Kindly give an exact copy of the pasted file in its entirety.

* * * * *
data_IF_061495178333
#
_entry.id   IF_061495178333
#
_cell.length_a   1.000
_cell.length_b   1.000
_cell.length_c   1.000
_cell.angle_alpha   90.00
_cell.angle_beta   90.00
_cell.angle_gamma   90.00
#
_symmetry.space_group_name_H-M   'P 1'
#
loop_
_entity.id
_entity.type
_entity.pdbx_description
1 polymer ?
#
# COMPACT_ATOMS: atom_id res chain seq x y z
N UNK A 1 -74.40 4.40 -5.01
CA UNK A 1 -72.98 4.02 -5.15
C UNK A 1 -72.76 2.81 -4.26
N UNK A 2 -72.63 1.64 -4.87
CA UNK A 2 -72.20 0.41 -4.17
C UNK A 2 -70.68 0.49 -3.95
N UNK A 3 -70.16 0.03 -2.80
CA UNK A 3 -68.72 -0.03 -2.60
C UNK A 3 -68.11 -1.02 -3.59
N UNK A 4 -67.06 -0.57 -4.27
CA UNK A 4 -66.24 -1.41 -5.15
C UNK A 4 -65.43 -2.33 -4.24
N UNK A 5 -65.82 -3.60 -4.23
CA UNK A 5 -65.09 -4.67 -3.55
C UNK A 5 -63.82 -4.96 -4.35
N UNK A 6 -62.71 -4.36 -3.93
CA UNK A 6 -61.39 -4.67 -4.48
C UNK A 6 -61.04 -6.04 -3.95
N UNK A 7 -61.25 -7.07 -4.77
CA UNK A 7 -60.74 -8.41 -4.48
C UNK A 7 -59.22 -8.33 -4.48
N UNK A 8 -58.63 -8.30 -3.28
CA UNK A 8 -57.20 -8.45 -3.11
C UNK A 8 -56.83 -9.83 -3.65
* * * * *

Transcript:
data_IF_061495178333
#
_entry.id   IF_061495178333
#
_cell.length_a   1.000
_cell.length_b   1.000
_cell.length_c   1.000
_cell.angle_alpha   90.00
_cell.angle_beta   90.00
_cell.angle_gamma   90.00
#
_symmetry.space_group_name_H-M   'P 1'
#
loop_
_entity.id
_entity.type
_entity.pdbx_description
1 polymer ?
#
# COMPACT_ATOMS: atom_id res chain seq x y z
N UNK A 1 -74.40 4.40 -5.01
CA UNK A 1 -72.98 4.02 -5.15
C UNK A 1 -72.76 2.81 -4.26
N UNK A 2 -72.63 1.64 -4.87
CA UNK A 2 -72.20 0.41 -4.17
C UNK A 2 -70.68 0.49 -3.95
N UNK A 3 -70.16 0.03 -2.80
CA UNK A 3 -68.72 -0.03 -2.60
C UNK A 3 -68.11 -1.02 -3.59
N UNK A 4 -67.06 -0.57 -4.27
CA UNK A 4 -66.24 -1.41 -5.15
C UNK A 4 -65.43 -2.33 -4.24
N UNK A 5 -65.82 -3.60 -4.23
CA UNK A 5 -65.09 -4.67 -3.55
C UNK A 5 -63.82 -4.96 -4.35
N UNK A 6 -62.71 -4.36 -3.93
CA UNK A 6 -61.39 -4.67 -4.48
C UNK A 6 -61.04 -6.04 -3.95
N UNK A 7 -61.25 -7.07 -4.77
CA UNK A 7 -60.74 -8.41 -4.48
C UNK A 7 -59.22 -8.33 -4.48
N UNK A 8 -58.63 -8.30 -3.28
CA UNK A 8 -57.20 -8.45 -3.11
C UNK A 8 -56.83 -9.83 -3.65